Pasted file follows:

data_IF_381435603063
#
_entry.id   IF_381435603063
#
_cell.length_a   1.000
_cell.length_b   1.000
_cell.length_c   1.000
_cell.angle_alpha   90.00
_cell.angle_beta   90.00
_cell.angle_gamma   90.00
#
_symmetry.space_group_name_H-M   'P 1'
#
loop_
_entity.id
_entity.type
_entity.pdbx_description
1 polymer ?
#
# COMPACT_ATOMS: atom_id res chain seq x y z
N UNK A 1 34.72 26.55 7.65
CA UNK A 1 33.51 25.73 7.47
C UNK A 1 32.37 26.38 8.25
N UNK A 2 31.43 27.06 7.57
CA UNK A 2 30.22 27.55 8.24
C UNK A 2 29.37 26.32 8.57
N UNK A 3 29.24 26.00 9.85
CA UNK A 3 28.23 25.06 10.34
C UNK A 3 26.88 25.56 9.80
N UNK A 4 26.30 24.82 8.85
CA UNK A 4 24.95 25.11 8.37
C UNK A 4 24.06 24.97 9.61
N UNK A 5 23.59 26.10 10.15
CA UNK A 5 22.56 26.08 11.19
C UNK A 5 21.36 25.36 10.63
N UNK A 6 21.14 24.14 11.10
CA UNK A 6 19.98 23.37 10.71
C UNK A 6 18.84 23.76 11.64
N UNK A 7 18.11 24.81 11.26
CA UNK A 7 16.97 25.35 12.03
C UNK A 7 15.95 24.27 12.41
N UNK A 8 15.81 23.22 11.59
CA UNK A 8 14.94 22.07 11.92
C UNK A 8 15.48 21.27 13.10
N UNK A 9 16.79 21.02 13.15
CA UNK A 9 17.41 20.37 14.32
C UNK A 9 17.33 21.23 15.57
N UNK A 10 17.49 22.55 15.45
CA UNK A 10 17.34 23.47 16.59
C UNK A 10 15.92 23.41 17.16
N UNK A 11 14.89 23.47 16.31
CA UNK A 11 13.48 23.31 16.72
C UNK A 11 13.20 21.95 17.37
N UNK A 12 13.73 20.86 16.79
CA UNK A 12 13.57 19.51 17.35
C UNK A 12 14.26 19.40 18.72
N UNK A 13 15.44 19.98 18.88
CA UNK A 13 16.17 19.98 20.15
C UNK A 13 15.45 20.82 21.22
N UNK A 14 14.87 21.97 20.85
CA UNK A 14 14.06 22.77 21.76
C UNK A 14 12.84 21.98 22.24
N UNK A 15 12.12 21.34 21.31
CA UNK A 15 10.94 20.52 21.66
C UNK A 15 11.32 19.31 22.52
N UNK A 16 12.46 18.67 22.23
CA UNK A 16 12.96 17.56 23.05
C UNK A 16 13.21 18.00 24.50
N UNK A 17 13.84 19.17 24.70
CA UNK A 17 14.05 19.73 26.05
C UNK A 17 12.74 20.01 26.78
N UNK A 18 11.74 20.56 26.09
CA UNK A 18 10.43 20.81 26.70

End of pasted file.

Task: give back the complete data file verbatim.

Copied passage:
data_IF_381435603063
#
_entry.id   IF_381435603063
#
_cell.length_a   1.000
_cell.length_b   1.000
_cell.length_c   1.000
_cell.angle_alpha   90.00
_cell.angle_beta   90.00
_cell.angle_gamma   90.00
#
_symmetry.space_group_name_H-M   'P 1'
#
loop_
_entity.id
_entity.type
_entity.pdbx_description
1 polymer ?
#
# COMPACT_ATOMS: atom_id res chain seq x y z
N UNK A 1 34.72 26.55 7.65
CA UNK A 1 33.51 25.73 7.47
C UNK A 1 32.37 26.38 8.25
N UNK A 2 31.43 27.06 7.57
CA UNK A 2 30.22 27.55 8.24
C UNK A 2 29.37 26.32 8.57
N UNK A 3 29.24 26.00 9.85
CA UNK A 3 28.23 25.06 10.34
C UNK A 3 26.88 25.56 9.80
N UNK A 4 26.30 24.82 8.85
CA UNK A 4 24.95 25.11 8.37
C UNK A 4 24.06 24.97 9.61
N UNK A 5 23.59 26.10 10.15
CA UNK A 5 22.56 26.08 11.19
C UNK A 5 21.36 25.36 10.63
N UNK A 6 21.14 24.14 11.10
CA UNK A 6 19.98 23.37 10.71
C UNK A 6 18.84 23.76 11.64
N UNK A 7 18.11 24.81 11.26
CA UNK A 7 16.97 25.35 12.03
C UNK A 7 15.95 24.27 12.41
N UNK A 8 15.81 23.22 11.59
CA UNK A 8 14.94 22.07 11.92
C UNK A 8 15.48 21.27 13.10
N UNK A 9 16.79 21.02 13.15
CA UNK A 9 17.41 20.37 14.32
C UNK A 9 17.33 21.23 15.57
N UNK A 10 17.49 22.55 15.45
CA UNK A 10 17.34 23.47 16.59
C UNK A 10 15.92 23.41 17.16
N UNK A 11 14.89 23.47 16.31
CA UNK A 11 13.48 23.31 16.72
C UNK A 11 13.20 21.95 17.37
N UNK A 12 13.73 20.86 16.79
CA UNK A 12 13.57 19.51 17.35
C UNK A 12 14.26 19.40 18.72
N UNK A 13 15.44 19.98 18.88
CA UNK A 13 16.17 19.98 20.15
C UNK A 13 15.45 20.82 21.22
N UNK A 14 14.87 21.97 20.85
CA UNK A 14 14.06 22.77 21.76
C UNK A 14 12.84 21.98 22.24
N UNK A 15 12.12 21.34 21.31
CA UNK A 15 10.94 20.52 21.66
C UNK A 15 11.32 19.31 22.52
N UNK A 16 12.46 18.67 22.23
CA UNK A 16 12.96 17.56 23.05
C UNK A 16 13.21 18.00 24.50
N UNK A 17 13.84 19.17 24.70
CA UNK A 17 14.05 19.73 26.05
C UNK A 17 12.74 20.01 26.78
N UNK A 18 11.74 20.56 26.09
CA UNK A 18 10.43 20.81 26.70